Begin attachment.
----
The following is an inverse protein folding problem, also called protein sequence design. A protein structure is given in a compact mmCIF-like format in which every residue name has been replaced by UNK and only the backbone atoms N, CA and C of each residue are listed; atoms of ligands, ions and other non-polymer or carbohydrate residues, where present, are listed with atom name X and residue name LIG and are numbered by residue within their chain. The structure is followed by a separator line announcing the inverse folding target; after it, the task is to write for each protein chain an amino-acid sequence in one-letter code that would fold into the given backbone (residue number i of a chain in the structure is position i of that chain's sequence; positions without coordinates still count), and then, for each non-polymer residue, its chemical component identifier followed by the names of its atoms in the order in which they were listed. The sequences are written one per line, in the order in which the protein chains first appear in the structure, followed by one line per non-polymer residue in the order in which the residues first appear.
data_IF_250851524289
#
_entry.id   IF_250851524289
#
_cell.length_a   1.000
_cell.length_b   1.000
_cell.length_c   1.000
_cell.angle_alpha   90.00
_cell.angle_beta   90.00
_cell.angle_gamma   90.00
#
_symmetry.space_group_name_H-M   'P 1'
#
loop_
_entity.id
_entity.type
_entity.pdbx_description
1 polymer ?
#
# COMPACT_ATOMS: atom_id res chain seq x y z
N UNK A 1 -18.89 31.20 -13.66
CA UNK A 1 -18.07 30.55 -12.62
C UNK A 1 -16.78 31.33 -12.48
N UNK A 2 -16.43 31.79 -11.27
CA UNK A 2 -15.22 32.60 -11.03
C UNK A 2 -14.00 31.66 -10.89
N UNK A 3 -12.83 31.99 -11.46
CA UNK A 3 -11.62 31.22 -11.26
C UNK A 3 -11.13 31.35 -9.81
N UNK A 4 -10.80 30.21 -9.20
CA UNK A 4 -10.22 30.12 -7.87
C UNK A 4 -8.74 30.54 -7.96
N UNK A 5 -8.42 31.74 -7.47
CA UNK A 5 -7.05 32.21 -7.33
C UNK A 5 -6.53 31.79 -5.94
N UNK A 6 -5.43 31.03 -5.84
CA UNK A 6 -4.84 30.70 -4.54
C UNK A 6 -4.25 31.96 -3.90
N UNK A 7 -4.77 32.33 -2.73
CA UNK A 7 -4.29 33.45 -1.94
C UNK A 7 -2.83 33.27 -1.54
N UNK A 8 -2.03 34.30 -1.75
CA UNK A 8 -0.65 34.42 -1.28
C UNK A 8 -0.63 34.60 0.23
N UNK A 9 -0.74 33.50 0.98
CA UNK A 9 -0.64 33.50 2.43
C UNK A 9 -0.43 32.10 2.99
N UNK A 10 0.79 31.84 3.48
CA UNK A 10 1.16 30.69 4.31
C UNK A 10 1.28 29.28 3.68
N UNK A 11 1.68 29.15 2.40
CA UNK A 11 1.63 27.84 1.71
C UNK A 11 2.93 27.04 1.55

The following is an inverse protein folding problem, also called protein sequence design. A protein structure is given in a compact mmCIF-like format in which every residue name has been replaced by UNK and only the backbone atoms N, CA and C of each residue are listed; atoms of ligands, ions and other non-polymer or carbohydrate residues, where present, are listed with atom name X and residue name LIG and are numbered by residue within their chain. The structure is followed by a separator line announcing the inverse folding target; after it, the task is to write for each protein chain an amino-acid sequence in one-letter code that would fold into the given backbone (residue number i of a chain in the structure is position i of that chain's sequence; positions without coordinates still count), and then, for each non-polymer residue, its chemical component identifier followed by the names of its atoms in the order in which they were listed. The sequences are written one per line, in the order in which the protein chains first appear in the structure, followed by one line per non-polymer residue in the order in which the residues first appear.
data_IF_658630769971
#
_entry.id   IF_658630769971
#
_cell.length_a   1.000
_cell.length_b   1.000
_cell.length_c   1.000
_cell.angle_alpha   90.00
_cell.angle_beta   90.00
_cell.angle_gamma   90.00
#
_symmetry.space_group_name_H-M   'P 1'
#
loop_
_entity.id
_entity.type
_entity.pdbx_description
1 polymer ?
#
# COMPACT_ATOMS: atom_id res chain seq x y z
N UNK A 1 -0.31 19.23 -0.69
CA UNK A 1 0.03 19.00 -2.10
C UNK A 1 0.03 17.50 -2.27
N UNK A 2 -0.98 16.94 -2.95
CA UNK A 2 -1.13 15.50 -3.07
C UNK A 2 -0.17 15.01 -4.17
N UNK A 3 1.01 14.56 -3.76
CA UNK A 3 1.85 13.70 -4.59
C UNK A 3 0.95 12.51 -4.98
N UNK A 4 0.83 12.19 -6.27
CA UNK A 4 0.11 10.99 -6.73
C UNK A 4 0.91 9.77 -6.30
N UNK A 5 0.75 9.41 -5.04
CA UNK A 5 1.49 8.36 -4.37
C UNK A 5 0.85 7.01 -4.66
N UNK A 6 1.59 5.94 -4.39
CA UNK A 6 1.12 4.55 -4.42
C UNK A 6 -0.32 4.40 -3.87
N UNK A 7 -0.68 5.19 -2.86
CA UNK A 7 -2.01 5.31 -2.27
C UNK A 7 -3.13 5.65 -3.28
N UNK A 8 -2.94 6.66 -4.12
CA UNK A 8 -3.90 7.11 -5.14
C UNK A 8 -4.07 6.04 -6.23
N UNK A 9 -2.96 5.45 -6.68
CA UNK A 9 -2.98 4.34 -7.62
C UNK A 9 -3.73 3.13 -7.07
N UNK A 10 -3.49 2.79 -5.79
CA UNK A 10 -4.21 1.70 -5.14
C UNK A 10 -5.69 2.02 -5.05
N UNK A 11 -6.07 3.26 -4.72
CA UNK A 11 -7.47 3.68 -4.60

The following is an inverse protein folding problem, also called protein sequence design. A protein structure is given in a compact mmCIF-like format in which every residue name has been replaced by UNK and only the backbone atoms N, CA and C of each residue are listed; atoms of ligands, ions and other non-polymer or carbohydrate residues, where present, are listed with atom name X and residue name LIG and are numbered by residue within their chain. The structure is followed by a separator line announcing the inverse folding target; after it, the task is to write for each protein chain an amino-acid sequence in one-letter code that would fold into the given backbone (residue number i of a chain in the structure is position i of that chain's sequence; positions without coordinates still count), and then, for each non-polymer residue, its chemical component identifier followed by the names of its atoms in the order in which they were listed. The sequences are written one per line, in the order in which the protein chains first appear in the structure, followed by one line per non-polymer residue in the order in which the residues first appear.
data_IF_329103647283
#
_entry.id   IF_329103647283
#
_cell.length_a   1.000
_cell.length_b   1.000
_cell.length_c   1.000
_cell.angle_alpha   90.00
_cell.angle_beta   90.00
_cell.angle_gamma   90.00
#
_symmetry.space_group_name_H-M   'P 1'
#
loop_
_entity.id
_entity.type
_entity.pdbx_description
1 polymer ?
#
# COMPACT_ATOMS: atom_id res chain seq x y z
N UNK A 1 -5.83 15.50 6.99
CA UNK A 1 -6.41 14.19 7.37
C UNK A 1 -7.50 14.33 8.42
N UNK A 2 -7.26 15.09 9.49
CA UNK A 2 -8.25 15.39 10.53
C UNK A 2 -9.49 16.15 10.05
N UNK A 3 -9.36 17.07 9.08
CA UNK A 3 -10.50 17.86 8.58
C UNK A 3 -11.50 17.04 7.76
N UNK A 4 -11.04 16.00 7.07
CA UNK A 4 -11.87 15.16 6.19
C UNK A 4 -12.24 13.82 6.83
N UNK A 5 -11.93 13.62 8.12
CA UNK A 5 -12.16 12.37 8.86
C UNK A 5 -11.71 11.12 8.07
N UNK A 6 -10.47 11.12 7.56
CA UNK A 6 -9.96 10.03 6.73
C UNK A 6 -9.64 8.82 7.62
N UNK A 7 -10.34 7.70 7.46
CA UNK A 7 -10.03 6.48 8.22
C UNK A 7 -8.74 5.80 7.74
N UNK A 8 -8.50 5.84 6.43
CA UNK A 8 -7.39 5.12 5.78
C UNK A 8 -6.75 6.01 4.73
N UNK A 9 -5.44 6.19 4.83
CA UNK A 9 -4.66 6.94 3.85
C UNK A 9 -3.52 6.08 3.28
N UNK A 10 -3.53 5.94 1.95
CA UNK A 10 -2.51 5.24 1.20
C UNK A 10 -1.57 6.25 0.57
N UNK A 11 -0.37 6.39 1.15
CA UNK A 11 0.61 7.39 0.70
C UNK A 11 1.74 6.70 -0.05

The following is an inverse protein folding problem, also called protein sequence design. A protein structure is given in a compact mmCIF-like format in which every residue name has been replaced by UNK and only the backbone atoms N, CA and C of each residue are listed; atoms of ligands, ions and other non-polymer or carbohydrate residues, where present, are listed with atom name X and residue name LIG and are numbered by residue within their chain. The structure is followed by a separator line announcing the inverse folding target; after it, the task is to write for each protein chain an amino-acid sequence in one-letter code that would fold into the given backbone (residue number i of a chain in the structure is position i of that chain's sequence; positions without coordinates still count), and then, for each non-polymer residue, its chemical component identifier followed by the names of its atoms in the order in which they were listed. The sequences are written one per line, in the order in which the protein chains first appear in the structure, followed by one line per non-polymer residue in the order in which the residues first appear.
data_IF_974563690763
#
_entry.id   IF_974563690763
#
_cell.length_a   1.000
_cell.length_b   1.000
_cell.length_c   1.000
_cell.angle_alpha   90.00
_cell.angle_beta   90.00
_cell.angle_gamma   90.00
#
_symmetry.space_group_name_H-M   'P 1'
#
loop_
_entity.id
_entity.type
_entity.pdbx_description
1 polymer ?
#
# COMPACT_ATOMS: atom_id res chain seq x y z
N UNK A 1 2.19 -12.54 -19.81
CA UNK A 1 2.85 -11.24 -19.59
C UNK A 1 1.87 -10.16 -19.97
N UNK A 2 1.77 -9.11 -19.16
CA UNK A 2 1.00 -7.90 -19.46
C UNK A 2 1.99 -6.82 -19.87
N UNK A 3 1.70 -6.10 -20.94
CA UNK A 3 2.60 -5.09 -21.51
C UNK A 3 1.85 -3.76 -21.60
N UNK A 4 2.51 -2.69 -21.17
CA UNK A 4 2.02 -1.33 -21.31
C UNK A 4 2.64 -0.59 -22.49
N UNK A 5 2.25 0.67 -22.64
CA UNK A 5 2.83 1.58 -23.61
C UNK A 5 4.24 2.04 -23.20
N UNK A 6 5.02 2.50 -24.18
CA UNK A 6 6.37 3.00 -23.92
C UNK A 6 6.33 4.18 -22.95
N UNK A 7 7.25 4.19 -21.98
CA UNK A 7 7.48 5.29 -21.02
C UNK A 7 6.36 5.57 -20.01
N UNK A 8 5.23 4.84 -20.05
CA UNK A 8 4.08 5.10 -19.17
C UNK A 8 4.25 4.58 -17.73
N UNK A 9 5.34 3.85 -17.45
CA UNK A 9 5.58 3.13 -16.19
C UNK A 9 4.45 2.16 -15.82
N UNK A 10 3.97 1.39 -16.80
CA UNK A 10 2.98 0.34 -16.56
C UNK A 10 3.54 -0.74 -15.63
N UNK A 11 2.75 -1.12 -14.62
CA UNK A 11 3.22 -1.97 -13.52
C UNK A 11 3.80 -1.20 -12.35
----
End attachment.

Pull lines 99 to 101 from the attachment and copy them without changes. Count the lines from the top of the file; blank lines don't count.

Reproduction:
C UNK A 8 -4.07 6.04 -6.23
N UNK A 9 -2.96 5.45 -6.68
CA UNK A 9 -2.98 4.34 -7.62